Live: Dead Letter Circus
Dead Letter Circus / Closure In Moscow / Sleep Parade
The Metro, Sydney 05/09/2013
Review and Photos: Peter Zaluzny
With their tour costs covered by a crowdfunding campaign, Melbourne boys Sleep Parade warmly greeted the audience that had made their appearance possible. Their ambient, melodic alterna-rock built upon itself, capturing the audience in a layered bubble that warped in time with the guitars and vocals. Impressive technical drumming kept the energy flowing while frontman Leigh Davies sung into his guitar pickups, or licked the strings (it was hard to tell). The bubble continued to expand until it exploded under the pressure of their immense wall of sound, signaling the end of their set. Although an unbalanced mix meant the crowd missed out on the full force of the Sleep Parade experience, the wild response suggested that their next crowdfunding campaign will raise enough money to take them around the world.
The sound issues kicked around for most of the night, but Closure In Moscow weren’t going to let a dodgy mix bring them down. The self proclaimed “bro rock” five-piece explored all the avenues of rock’n’roll with a few forays into funkalicious fretwork and a wonderfully moody journey towards the dark depths of the blues. Eclectic frontman Cristopher de Cinque wowed the crowd with his golden chords and erratic dancing, matched only by the stylish swirls of guitarist Michael Barrett, who twitched in time with his sharp, almost technical, guitar work. The other members shared the enthusiasm encouraging the crowd to dance, sing and, to quote Cinque, “taste the music”. With a bit of lighthearted comedy thrown in, Closure In Moscow put on a jaw-dropping set that fully embraced the spirit of partying down at a rock concert.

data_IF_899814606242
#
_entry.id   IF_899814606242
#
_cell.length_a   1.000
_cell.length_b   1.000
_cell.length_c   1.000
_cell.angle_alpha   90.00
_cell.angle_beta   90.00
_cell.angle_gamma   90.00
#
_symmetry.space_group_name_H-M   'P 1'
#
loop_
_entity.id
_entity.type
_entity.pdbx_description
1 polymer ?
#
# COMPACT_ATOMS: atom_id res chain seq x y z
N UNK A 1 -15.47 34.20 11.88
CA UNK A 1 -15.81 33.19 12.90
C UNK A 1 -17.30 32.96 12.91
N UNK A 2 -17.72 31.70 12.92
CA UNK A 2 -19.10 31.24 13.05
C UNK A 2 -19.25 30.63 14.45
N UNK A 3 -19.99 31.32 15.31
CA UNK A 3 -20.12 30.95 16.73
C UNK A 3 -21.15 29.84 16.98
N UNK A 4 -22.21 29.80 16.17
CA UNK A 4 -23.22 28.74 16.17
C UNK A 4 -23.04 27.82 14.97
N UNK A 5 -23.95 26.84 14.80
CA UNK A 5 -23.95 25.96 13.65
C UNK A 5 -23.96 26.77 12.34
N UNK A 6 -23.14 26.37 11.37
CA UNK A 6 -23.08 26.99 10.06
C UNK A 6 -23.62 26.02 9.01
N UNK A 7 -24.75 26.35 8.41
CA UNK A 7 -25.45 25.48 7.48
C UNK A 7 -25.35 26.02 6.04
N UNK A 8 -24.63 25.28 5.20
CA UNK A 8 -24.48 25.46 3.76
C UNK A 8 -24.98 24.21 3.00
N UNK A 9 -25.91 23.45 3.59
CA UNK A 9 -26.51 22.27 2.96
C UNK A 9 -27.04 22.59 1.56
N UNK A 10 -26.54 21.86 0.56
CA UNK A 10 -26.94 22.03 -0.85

When the support band’s gear disappeared back stage, the fans got their first taste of the impending Dead Letter Circus show. Sitting in the centre was their bass drum, bearing the striking artwork from their recently acclaimed album, The Catalyst Fire. It was enough to fire up the venue, which suddenly became shrouded in darkness. Bassist Stewart Hill and drummer Luke Williams took to the stage alone, ensconcing the crowd with the opening bass chords for “The Cure”. The rest of the band quickly joined in, but vocalist Kim Benzie wasted no time running right up to the front of the stage to stand tall on the monitors and raise his hands to the adoring fans. He had no shoes and no shirt, but he brought an amazing fan service leading sing-alongs for an audience that knew every song backwards.
Hill had trouble standing still contorting his body in directions that should have been impossible, even without a bass guitar. The rest of DLC shared his excitement, moving around without faltering on a single note and looking as keen as a local act that had scored their first major support slot. But the full impact of the wild audience didn’t hit until Williams started pounding away at the first notes of their hit single “Lodestar”. The first hour seemed calm by comparison – everyone raised their hands to the sky jumping in unbridled unison as a few crowd surfers flew overhead. It set the tone for a passionate encore that dialled things back to 2007 with “Lines” from their debut EP.
But someone at the soundboard wasn’t paying attention to the delicate nuances in DLC’s music. Every instrument had been turned up as loud as possible, drowning out most of the ambient beauty behind the hard-edged alternative rock and subduing the natural power of Benzie’s vocals. It didn’t seem to bother the audience though, as the final cheer blew the walls apart sending everyone home with a massive grin on their faces. Outside the venue were hordes of DLC fans, excitedly talking about the show and eagerly awaiting the band’s return.